Wall Street Journal launches architect-designed virtual-reality app for reading the news
Architecture firm Michaelis Boyd's latest apartment building only exists in a virtual-reality news app.
The Wall Street Journal app allows readers to see and interact with the publisher's content from the virtual comfort of a New York apartment.
Michaelis Boyd was tasked by the Wall Street Journal's Innovation Hub to design a virtual reality room where readers can see news, market reports and videos through Google's Daydream platform.
The only requirement for the design was that one wall would host an interactive screen where the user can access and interact with a live newsfeed.
"We designed the peripheral environment beyond the screen that users would be able to engage with on a 360-degree axis through the VR headset," Michaelis Boyd co-founder Alex Michaelis told Dezeen.
"The resulting room was a hybrid of other residential projects we have delivered showcasing architectural elements and views of the NY skyline – a backdrop for the VR space."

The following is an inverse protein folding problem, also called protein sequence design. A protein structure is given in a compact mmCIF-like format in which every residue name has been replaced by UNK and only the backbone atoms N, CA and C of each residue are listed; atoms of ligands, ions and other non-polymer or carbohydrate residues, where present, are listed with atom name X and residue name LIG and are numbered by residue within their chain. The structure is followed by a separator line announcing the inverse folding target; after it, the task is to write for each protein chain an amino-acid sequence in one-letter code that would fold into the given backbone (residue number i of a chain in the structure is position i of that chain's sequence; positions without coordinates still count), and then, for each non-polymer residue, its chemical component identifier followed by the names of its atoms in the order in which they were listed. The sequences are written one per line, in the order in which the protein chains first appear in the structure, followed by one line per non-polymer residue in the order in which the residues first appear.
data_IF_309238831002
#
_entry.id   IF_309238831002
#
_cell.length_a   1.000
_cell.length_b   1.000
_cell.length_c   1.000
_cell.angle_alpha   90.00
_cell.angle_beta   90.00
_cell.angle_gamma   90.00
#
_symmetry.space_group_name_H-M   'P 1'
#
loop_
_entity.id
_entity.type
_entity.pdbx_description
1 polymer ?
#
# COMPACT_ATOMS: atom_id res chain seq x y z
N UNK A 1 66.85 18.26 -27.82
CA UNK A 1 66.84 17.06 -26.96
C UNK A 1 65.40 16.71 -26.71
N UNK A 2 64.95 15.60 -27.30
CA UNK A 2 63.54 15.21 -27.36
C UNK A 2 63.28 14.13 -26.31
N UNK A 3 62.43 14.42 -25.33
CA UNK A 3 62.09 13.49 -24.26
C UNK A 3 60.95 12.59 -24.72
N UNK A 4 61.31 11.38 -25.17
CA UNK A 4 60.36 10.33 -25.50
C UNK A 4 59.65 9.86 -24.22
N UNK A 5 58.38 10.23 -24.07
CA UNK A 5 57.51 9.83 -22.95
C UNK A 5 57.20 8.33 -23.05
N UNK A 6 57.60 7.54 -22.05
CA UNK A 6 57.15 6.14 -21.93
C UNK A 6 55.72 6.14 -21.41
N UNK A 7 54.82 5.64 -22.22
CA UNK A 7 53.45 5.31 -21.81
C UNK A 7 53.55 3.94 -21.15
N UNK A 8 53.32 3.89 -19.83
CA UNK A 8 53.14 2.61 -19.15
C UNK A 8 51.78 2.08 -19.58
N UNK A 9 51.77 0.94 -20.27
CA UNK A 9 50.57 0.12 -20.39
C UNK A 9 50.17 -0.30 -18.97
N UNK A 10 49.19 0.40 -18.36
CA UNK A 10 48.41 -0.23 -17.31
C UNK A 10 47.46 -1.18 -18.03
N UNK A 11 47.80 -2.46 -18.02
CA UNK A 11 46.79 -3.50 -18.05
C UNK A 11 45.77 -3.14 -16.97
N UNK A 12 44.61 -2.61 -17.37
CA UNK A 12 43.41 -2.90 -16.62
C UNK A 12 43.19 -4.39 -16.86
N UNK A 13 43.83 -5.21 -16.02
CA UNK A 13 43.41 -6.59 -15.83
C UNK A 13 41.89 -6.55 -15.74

The architects began by designing the wireframe for the virtual room before selecting finishes and furniture. Then, a team from the Innovation Hub built the VR space according to the detailed designs.
When designing the space, the studio approached the project as if it were a regular built environment. The homes inside Battersea Power Station provided a starting point for the design, with the team basing interiors on ones they created at the iconic London site.
They also took elements from other residential and commercial projects in their portfolio – including Soho House clubs and the Groucho Club – and paired them with a "restrained" palette of materials.
Expansive windows look out onto the New York skyline – the city in which the Wall Street Journal is based.
Virtual reality's potential role in architecture and design has been much discussed, with visualisation artist Olivier Demangel of IVR Nation saying that the technology would become "more powerful than cocaine".
These predictions are now becoming more of a reality, with apps such as Google's Tilt Brush allowing designers to walk through their sketches in 3D as they draw them.
"I think the possibilities are enormous and the spaces will become more and more incredible – as long as the information screen is workable," said Michaelis. "VR gives us is a new abstract space that feels very real to the users."
"Although in its infancy, it will play a huge part in the future by giving clients lifelike walk-throughs and demos of projects, eliminating many of the misunderstandings inherent in design to give clients a clearer view on what they are getting."